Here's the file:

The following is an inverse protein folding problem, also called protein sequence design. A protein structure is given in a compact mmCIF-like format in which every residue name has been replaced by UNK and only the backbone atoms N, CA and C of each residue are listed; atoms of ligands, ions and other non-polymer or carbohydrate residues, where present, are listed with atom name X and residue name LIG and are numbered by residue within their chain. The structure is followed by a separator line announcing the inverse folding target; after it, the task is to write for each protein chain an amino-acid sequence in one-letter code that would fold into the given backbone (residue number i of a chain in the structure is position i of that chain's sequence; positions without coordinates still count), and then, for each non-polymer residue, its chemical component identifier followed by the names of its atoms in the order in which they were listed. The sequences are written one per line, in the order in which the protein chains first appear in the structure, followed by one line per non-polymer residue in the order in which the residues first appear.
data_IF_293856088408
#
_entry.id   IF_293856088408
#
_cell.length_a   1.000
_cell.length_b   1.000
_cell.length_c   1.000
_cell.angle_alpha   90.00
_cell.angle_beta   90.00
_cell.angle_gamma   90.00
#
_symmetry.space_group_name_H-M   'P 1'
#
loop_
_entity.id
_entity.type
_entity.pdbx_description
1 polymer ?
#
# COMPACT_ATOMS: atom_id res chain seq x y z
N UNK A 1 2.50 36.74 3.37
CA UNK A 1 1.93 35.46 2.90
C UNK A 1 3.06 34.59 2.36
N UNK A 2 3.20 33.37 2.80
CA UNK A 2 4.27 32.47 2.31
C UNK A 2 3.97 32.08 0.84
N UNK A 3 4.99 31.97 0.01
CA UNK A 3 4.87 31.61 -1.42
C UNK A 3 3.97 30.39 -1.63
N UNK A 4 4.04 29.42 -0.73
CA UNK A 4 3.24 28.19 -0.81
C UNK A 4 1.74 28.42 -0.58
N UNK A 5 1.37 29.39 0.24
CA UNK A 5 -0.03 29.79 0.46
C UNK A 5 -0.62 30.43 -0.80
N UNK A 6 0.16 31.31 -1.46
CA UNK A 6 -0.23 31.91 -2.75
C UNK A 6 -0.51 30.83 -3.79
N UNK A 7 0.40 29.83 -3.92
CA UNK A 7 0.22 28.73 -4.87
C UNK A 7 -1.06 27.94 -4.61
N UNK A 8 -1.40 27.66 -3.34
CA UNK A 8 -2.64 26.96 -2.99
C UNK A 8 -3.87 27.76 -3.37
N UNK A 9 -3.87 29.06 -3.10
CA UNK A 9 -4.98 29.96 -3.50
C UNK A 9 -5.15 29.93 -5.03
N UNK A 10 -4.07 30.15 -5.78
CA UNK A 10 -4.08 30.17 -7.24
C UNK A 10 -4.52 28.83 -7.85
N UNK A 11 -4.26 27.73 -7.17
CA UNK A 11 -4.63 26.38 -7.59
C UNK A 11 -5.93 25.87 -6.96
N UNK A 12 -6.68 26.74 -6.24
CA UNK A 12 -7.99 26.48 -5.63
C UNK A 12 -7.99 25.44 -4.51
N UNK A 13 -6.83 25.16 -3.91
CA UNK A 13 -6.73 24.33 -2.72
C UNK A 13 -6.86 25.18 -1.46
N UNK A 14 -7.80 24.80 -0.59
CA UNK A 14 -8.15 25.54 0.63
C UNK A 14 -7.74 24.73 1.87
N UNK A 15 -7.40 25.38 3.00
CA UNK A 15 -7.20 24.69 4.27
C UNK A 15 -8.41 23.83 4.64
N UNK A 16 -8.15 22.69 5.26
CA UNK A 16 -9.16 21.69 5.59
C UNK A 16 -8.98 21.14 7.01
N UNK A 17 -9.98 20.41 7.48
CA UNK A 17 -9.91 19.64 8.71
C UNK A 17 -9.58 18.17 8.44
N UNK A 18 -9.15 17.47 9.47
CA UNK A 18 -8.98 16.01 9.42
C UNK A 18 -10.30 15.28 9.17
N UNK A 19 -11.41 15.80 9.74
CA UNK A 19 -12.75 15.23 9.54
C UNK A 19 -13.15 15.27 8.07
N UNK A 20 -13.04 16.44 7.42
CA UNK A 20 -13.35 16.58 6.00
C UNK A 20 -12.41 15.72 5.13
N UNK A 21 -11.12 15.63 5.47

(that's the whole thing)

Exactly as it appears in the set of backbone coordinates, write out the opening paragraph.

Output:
The following is an inverse protein folding problem, also called protein sequence design. A protein structure is given in a compact mmCIF-like format in which every residue name has been replaced by UNK and only the backbone atoms N, CA and C of each residue are listed; atoms of ligands, ions and other non-polymer or carbohydrate residues, where present, are listed with atom name X and residue name LIG and are numbered by residue within their chain. The structure is followed by a separator line announcing the inverse folding target; after it, the task is to write for each protein chain an amino-acid sequence in one-letter code that would fold into the given backbone (residue number i of a chain in the structure is position i of that chain's sequence; positions without coordinates still count), and then, for each non-polymer residue, its chemical component identifier followed by the names of its atoms in the order in which they were listed. The sequences are written one per line, in the order in which the protein chains first appear in the structure, followed by one line per non-polymer residue in the order in which the residues first appear.